Across the nation, hundreds of school districts are trapped in a death spiral of declining enrollment that forces dramatic budget cuts which then trigger more student departures.
State officials, who have the power to merge or dissolve districts to create more financially stable systems, are often reluctant to interfere in a process that can raise issues of class and race and brims with emotional implications for how communities define themselves.
In Wisconsin right now, there are deep anxieties in the legislature about a dissolution process that went awry after residents in Palmyra-Eagle, a rural district near Milwaukee in fiscal distress, repeatedly voted to dissolve the district but were rebuffed by an appointed panel controlled by the state school boards association.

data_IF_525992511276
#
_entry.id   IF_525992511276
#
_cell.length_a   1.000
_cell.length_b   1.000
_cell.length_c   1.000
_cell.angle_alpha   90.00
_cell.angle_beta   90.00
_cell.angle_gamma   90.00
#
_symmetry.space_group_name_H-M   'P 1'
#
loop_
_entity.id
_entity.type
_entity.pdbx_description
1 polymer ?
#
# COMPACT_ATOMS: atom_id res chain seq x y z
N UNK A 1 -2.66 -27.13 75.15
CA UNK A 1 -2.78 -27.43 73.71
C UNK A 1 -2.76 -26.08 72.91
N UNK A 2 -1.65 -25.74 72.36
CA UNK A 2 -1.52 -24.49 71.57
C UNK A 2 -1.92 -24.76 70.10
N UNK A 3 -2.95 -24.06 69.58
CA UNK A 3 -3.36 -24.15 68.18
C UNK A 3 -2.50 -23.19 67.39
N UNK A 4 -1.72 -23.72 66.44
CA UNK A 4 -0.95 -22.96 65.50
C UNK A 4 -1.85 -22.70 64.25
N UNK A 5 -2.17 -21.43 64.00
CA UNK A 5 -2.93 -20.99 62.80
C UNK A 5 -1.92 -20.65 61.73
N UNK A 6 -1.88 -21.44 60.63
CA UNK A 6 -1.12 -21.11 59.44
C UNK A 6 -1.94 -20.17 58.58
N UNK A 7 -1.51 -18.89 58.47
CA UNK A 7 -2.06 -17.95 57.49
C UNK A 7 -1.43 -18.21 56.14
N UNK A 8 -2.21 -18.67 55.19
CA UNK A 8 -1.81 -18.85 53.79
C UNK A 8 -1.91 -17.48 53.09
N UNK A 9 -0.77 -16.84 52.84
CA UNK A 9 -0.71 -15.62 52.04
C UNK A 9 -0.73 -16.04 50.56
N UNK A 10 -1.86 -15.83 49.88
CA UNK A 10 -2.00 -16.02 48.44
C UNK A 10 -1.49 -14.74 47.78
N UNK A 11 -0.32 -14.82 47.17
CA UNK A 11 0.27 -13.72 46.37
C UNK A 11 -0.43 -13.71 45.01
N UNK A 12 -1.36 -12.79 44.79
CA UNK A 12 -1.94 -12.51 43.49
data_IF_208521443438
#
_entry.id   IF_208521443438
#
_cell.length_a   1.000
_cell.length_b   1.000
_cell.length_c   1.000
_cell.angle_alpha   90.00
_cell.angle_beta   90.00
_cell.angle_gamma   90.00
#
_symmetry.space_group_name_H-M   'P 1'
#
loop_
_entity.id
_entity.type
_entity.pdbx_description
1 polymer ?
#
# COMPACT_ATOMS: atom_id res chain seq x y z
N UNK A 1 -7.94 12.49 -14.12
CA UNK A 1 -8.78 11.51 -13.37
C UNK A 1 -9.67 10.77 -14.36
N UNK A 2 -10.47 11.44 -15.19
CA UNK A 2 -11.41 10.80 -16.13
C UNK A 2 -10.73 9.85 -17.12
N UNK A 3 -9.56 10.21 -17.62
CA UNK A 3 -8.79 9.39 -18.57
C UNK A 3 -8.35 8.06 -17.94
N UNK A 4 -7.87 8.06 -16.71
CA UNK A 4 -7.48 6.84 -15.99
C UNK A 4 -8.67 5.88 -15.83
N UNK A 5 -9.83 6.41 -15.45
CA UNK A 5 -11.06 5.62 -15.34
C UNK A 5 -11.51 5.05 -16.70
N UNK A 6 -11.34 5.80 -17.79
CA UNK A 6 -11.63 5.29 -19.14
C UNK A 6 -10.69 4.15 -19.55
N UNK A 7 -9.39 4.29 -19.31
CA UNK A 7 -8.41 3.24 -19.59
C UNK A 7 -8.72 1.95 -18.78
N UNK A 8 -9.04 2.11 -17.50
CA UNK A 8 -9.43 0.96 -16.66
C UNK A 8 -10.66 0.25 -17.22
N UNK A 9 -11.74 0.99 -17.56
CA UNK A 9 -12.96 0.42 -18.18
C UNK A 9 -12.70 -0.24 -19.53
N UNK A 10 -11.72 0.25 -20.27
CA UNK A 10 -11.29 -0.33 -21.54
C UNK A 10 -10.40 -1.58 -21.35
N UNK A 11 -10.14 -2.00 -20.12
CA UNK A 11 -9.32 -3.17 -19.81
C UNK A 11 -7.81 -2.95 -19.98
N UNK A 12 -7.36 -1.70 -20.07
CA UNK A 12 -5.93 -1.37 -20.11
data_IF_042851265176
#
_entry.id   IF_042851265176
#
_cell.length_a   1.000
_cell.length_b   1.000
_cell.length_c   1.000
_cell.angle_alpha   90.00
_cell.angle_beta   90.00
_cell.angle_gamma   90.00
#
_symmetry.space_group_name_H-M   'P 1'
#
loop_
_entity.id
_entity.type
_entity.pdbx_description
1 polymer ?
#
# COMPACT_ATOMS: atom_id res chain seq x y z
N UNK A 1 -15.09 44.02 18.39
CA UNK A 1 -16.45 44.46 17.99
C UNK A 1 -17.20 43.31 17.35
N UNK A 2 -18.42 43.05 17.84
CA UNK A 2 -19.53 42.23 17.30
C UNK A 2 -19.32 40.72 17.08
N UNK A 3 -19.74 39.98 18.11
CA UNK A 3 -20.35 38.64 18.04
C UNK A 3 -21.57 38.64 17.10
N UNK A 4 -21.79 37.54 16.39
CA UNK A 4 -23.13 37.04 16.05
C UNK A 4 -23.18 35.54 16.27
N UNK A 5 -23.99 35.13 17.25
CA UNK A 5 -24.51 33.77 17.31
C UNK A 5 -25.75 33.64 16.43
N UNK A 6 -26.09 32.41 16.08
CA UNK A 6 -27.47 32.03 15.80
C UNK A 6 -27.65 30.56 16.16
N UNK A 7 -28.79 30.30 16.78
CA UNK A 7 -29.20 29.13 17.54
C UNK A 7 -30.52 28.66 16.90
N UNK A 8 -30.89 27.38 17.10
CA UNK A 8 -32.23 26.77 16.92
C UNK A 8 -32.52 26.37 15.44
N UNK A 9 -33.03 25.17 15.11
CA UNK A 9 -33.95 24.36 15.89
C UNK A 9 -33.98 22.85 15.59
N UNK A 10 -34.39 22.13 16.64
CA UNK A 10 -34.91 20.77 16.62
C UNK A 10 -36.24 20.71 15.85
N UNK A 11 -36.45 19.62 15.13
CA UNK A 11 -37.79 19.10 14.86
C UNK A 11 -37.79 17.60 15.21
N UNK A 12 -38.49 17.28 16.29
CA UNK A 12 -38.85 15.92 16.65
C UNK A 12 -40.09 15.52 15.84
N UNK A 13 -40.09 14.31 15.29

The district now faces severe layoffs this summer after more than 100 students, unsure of the district’s fate, enrolled in surrounding districts.
“This has created a bit of an uproar in Madison,” said CJ Szafir, the vice president of the Wisconsin Institute for Law & Liberty, an influential conservative think tank in Milwaukee. “We know there needs to be more district efficiency. The question for us is if the state should take a carrots or sticks approach to this.”